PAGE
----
This brings the subject back to the dual process view that characterizes the IT environment. For any given project, a DFSS project team must understand the value stream of its customers. This is often facilitated by some combination of the voice of the customer tools from the DMADV roadmap and the data provided by the customer’s own process management system. (Any effective process design should include the ability to document, measure, monitor, report and control the critical aspects of that process. IT software, hardware and network development projects must take those process management needs into account when participating in the design of new processes. In addition, the new process should be flexible enough to change its management system when critical process characteristics change.)
But this understanding of the customer value stream is not enough. The IT organization must document, measure and control its own value streams if DFSS projects are to be successful. This view then completes the Six Sigma management system within IT by addressing the three process dimensions upon which the Six Sigma methodology is built:
Inevitably the dilemma of the Analyze phase of the DMADV cycle begs the question: “If we need process management data to execute DMADV projects but we have urgent needs to apply DMADV tools to new projects, do we need to implement process management before applying DFSS in our project management system?” Fortunately, the answer is no. But understand that without an effective process management and improvement system the results of DFSS projects will necessarily be compromised. As a result, the Six Sigma deployment plan for an IT organization must account for the need to document, measure and – where applicable – manage and improve both types of value streams.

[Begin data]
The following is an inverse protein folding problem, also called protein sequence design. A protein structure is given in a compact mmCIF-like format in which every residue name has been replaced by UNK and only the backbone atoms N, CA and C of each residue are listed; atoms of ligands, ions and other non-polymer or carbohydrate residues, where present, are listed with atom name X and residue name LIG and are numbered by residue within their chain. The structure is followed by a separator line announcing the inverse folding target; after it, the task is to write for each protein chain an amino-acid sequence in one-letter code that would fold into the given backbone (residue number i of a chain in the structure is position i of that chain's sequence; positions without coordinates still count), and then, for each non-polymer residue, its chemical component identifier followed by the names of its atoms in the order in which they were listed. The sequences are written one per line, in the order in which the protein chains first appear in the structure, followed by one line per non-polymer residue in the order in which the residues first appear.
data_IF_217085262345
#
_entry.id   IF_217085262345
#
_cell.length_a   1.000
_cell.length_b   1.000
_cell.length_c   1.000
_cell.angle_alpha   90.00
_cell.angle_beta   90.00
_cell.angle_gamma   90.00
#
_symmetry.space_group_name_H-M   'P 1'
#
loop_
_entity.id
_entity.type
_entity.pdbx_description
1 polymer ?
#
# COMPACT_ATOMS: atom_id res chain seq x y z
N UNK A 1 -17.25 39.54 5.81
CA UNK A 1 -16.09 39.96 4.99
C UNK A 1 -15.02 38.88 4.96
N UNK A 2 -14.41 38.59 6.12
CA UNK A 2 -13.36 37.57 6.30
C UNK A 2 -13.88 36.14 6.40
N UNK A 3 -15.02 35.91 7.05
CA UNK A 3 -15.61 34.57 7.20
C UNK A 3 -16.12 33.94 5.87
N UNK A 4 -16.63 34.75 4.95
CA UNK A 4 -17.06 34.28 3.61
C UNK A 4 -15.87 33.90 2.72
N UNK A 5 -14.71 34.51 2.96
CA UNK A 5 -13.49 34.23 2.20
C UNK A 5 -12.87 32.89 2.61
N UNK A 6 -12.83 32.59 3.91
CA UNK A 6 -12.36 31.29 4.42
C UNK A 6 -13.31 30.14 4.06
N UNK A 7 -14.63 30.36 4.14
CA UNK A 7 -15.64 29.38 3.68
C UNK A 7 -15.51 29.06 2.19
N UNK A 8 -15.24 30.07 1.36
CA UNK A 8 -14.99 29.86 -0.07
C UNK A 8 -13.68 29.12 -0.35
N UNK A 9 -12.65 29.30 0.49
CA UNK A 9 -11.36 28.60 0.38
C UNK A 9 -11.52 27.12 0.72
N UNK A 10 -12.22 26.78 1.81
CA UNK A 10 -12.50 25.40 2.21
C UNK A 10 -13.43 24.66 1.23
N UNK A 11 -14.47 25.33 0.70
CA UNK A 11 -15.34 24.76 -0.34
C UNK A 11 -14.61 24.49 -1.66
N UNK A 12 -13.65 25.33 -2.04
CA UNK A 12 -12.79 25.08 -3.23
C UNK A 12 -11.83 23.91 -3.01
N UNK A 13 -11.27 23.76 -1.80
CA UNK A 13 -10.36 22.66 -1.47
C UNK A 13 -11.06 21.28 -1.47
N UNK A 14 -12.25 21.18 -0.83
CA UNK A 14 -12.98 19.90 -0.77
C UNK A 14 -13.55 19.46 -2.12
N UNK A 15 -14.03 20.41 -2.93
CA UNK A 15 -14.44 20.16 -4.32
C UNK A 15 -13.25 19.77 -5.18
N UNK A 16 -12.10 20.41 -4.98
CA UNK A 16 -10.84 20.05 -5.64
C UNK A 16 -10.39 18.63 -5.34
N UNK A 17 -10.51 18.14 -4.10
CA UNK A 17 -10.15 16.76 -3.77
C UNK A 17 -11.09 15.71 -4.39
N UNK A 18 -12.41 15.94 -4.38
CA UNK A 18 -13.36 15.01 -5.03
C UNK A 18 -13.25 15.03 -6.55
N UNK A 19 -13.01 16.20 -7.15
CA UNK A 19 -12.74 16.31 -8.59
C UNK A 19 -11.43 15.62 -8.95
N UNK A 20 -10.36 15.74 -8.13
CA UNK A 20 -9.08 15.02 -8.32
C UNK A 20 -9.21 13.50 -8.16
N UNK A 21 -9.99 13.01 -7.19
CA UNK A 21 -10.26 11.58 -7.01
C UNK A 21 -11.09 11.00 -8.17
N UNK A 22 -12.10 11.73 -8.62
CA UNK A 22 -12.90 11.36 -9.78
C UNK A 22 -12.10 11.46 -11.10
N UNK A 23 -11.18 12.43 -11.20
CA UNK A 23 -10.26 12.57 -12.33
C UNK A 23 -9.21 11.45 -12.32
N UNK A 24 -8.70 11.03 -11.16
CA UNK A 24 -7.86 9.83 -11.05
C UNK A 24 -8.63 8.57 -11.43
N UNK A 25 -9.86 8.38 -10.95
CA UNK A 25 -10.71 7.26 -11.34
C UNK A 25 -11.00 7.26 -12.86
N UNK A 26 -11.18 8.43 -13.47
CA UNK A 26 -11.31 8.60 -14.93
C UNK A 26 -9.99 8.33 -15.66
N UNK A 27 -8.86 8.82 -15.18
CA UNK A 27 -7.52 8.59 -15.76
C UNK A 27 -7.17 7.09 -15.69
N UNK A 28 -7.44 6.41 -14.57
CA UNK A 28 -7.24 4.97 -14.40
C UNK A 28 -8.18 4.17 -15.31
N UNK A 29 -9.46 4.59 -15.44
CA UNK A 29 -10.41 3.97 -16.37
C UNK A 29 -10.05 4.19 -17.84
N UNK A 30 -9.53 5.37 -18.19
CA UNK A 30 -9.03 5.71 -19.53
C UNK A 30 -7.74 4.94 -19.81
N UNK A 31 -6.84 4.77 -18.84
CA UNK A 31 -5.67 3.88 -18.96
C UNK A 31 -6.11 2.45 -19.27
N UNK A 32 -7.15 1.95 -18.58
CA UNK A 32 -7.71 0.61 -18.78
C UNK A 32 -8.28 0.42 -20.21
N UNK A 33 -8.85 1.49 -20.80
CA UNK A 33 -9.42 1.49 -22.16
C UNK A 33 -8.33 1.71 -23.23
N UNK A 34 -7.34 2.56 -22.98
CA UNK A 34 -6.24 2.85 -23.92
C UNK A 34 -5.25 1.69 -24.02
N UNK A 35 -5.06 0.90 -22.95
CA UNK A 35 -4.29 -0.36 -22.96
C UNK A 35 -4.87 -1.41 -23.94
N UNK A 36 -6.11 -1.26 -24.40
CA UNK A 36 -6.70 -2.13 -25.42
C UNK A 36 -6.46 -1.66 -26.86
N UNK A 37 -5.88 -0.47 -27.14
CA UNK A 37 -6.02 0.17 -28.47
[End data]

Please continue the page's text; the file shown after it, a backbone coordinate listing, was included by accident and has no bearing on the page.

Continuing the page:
One important characteristic of Six Sigma is that no project is perfect and no set of data is perfect. This is particularly true in new Six Sigma deployments where the three process dimensions have not yet been adequately addressed. Choosing to apply DMADV to current or new projects without the benefit of a robust process management infrastructure is a viable strategy as long as there is an explicit plan to document, measure and control the critical value streams within the IT organization. The development of a mature process management system takes time and will ultimately require the participation of most, if not all, IT employees. The result, however, will be powerful as this view of the internal value streams will provide the organization with the basic understanding of Lean principles as it relates to value, waste and process performance measures (including quality, cycle time and cost). This internal process perspective will provide a foundation which will enhance the application of DMAIC to continuously improve internal processes and DMADV to optimize the effect of IT products and services on the customers which it supports.
In both service and manufacturing environments, the IT systems play an important role in determining the capacity, flexibility and capability of its customers’ processes. As a result, the IT organization is particularly suited to deployment of the three Six Sigma process dimensions. Recognizing the need to understand both internal value streams and customer value streams is an important first step to creating a successful Six Sigma deployment in IT.